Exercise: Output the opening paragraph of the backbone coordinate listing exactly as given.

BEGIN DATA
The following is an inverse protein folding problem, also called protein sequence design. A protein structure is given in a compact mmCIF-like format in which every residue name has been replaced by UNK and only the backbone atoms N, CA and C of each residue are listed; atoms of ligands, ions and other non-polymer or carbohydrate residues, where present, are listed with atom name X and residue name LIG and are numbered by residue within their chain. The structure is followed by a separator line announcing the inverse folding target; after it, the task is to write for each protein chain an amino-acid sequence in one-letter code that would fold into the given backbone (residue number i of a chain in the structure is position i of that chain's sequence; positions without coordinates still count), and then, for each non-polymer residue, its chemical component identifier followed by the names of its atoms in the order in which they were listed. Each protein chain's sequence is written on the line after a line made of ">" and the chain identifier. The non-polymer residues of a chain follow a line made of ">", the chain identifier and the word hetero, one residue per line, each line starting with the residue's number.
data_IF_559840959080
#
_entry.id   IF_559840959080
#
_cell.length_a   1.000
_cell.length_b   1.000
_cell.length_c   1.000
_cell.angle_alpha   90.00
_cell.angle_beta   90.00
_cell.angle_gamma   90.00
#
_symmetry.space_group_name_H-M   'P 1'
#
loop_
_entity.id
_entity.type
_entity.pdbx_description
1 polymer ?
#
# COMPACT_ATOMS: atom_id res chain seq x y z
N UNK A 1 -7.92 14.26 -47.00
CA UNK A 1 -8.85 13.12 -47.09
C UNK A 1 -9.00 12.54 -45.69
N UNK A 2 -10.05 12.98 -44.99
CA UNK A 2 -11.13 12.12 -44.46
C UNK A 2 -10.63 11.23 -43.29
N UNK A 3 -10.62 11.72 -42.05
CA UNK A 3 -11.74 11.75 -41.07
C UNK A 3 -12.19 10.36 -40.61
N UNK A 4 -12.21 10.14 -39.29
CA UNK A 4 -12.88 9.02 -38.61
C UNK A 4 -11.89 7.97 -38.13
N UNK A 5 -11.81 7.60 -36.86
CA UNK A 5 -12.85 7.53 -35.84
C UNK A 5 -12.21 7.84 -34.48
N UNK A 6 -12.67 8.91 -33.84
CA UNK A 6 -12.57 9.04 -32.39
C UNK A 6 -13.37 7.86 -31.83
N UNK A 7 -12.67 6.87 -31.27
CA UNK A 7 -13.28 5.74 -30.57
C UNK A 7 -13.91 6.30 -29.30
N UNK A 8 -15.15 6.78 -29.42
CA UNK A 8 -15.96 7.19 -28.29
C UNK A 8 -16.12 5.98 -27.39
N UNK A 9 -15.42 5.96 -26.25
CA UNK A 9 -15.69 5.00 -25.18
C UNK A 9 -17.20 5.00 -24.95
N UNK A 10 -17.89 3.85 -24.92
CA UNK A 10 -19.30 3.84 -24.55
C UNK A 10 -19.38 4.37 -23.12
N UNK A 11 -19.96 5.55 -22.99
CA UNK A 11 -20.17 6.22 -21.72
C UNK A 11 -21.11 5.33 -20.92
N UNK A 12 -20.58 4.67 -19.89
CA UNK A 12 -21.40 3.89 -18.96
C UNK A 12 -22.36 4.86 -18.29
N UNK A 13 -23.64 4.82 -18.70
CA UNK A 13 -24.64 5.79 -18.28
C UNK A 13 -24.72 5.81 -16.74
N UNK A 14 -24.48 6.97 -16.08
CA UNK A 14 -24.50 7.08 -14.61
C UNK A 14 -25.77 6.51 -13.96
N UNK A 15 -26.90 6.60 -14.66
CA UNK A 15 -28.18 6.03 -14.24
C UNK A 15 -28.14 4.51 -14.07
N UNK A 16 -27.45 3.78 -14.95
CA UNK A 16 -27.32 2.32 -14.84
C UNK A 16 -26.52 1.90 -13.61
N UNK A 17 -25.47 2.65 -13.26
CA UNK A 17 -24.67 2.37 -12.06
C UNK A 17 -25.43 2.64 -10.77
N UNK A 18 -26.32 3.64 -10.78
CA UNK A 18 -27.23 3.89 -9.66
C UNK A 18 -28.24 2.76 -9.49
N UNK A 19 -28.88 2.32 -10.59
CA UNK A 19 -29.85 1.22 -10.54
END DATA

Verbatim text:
The following is an inverse protein folding problem, also called protein sequence design. A protein structure is given in a compact mmCIF-like format in which every residue name has been replaced by UNK and only the backbone atoms N, CA and C of each residue are listed; atoms of ligands, ions and other non-polymer or carbohydrate residues, where present, are listed with atom name X and residue name LIG and are numbered by residue within their chain. The structure is followed by a separator line announcing the inverse folding target; after it, the task is to write for each protein chain an amino-acid sequence in one-letter code that would fold into the given backbone (residue number i of a chain in the structure is position i of that chain's sequence; positions without coordinates still count), and then, for each non-polymer residue, its chemical component identifier followed by the names of its atoms in the order in which they were listed. Each protein chain's sequence is written on the line after a line made of ">" and the chain identifier. The non-polymer residues of a chain follow a line made of ">", the chain identifier and the word hetero, one residue per line, each line starting with the residue's number.